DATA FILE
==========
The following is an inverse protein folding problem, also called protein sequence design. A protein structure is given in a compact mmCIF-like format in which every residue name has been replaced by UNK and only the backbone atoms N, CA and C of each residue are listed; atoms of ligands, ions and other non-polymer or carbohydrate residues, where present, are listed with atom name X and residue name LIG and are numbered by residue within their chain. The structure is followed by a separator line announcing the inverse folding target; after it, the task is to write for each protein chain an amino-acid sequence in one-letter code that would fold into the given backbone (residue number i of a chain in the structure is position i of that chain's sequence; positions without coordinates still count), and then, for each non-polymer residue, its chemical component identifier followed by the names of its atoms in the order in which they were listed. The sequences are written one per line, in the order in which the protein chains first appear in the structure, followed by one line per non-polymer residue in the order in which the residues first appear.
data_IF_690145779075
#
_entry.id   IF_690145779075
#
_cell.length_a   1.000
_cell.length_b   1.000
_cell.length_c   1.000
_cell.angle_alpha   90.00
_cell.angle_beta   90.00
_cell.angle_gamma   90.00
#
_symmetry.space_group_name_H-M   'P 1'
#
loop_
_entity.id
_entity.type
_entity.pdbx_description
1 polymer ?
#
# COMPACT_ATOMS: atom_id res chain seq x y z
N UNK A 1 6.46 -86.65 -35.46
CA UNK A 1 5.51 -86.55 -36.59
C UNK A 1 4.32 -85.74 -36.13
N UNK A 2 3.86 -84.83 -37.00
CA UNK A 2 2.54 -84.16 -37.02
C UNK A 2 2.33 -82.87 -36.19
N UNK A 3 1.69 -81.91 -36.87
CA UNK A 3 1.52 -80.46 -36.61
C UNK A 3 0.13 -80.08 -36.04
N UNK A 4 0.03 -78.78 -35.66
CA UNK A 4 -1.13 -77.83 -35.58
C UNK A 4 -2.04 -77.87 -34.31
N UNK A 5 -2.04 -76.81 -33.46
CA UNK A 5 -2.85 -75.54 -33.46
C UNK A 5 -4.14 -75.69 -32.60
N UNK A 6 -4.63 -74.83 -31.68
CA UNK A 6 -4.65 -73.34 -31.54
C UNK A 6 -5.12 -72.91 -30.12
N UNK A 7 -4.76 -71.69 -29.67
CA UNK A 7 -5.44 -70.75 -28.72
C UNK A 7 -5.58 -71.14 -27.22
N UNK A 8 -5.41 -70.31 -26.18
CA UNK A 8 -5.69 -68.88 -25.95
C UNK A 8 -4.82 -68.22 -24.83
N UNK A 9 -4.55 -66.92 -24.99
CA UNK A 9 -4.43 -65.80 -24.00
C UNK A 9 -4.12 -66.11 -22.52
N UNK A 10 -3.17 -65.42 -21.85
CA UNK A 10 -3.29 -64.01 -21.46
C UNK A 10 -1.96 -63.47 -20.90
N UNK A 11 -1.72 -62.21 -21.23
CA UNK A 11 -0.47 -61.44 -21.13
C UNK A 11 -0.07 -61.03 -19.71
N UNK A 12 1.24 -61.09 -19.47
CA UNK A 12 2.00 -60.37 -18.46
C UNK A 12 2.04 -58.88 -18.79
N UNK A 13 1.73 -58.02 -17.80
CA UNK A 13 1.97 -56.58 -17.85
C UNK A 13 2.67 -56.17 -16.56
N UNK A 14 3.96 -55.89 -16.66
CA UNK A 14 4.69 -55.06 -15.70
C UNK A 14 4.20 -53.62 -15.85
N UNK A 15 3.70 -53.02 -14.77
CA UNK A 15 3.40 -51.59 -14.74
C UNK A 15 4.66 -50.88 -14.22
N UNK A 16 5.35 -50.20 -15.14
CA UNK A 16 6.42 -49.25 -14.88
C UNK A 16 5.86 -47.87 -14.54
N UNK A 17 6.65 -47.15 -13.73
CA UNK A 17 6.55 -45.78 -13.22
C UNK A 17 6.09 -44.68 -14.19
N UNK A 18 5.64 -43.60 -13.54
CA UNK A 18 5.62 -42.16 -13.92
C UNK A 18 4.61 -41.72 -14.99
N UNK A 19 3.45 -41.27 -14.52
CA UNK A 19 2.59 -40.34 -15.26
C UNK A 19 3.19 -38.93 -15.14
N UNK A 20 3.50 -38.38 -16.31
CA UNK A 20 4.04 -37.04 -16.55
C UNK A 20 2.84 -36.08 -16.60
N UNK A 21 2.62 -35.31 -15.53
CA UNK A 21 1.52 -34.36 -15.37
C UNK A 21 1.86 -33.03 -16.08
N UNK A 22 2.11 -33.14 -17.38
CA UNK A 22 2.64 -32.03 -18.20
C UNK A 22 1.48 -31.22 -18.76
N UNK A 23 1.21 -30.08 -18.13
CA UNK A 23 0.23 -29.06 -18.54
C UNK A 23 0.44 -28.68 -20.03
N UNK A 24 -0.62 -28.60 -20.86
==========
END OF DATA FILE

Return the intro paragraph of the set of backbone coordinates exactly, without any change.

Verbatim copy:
The following is an inverse protein folding problem, also called protein sequence design. A protein structure is given in a compact mmCIF-like format in which every residue name has been replaced by UNK and only the backbone atoms N, CA and C of each residue are listed; atoms of ligands, ions and other non-polymer or carbohydrate residues, where present, are listed with atom name X and residue name LIG and are numbered by residue within their chain. The structure is followed by a separator line announcing the inverse folding target; after it, the task is to write for each protein chain an amino-acid sequence in one-letter code that would fold into the given backbone (residue number i of a chain in the structure is position i of that chain's sequence; positions without coordinates still count), and then, for each non-polymer residue, its chemical component identifier followed by the names of its atoms in the order in which they were listed. The sequences are written one per line, in the order in which the protein chains first appear in the structure, followed by one line per non-polymer residue in the order in which the residues first appear.